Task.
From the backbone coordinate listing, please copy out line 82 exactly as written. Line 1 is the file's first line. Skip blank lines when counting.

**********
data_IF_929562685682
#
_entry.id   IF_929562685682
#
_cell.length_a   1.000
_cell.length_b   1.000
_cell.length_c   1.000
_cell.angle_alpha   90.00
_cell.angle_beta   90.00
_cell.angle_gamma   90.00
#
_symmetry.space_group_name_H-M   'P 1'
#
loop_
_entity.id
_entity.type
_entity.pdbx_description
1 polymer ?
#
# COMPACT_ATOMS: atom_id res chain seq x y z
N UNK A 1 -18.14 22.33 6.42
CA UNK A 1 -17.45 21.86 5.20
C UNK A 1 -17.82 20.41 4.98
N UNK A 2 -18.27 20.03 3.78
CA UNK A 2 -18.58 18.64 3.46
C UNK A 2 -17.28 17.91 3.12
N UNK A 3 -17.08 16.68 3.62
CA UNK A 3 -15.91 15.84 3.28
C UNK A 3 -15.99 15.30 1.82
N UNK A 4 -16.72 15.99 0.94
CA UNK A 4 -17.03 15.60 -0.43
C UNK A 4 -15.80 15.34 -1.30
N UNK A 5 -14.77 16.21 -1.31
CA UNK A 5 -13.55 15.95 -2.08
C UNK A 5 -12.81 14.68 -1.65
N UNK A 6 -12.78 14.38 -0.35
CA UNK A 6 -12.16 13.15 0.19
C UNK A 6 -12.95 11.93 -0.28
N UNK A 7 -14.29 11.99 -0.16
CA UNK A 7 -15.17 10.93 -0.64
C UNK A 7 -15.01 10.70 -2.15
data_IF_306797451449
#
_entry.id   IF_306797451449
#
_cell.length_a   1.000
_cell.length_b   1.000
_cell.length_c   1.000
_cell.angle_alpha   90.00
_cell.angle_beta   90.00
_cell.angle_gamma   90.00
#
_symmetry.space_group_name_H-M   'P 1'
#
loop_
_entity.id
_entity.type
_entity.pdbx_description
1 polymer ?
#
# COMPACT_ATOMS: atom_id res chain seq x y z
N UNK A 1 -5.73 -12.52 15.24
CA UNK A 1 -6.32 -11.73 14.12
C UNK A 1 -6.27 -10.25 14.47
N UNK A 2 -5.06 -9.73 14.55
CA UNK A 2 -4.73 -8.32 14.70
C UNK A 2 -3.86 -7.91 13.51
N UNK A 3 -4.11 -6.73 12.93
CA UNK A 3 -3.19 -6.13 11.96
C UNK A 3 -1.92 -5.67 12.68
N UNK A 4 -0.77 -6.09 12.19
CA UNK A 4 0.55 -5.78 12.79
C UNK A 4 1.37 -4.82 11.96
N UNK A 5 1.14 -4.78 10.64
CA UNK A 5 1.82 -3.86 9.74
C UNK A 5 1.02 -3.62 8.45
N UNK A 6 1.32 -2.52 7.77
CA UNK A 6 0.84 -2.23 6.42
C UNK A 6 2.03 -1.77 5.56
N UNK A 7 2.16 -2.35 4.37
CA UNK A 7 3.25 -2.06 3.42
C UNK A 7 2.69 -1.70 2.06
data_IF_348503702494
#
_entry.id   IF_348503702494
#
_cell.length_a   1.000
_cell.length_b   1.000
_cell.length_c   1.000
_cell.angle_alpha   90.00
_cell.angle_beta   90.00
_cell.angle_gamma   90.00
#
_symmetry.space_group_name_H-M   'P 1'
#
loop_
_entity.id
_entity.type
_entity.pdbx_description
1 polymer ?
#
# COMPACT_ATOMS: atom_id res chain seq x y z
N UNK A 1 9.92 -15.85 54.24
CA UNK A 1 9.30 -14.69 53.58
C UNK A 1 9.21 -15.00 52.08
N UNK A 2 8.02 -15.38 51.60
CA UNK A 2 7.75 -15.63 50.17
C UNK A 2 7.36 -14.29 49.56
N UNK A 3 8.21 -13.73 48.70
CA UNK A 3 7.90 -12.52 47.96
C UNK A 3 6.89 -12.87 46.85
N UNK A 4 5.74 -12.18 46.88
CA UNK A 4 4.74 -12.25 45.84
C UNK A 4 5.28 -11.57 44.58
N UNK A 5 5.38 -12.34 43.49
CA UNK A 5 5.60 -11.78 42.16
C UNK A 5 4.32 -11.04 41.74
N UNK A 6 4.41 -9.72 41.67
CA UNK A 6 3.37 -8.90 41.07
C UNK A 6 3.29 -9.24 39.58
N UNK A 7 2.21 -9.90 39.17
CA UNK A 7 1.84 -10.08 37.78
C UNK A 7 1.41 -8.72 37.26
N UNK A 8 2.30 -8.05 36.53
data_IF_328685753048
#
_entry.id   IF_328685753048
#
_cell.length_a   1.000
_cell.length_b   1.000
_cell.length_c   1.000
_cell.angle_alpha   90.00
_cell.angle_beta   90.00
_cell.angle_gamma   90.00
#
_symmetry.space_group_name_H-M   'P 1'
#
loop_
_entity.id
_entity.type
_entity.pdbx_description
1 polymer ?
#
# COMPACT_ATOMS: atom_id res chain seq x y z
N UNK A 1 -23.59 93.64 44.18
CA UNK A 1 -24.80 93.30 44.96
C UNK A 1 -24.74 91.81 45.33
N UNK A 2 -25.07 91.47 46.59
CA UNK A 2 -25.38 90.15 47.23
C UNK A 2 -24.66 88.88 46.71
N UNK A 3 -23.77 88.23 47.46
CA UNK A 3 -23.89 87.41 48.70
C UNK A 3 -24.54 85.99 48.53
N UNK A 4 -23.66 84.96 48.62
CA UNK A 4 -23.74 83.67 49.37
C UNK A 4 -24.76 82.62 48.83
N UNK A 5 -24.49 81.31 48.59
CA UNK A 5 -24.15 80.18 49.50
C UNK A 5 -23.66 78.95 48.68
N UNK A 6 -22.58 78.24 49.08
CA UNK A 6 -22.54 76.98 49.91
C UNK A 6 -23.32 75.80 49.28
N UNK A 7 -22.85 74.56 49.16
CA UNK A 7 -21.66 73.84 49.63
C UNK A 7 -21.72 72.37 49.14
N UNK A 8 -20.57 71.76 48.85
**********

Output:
C UNK A 7 2.69 -1.70 2.06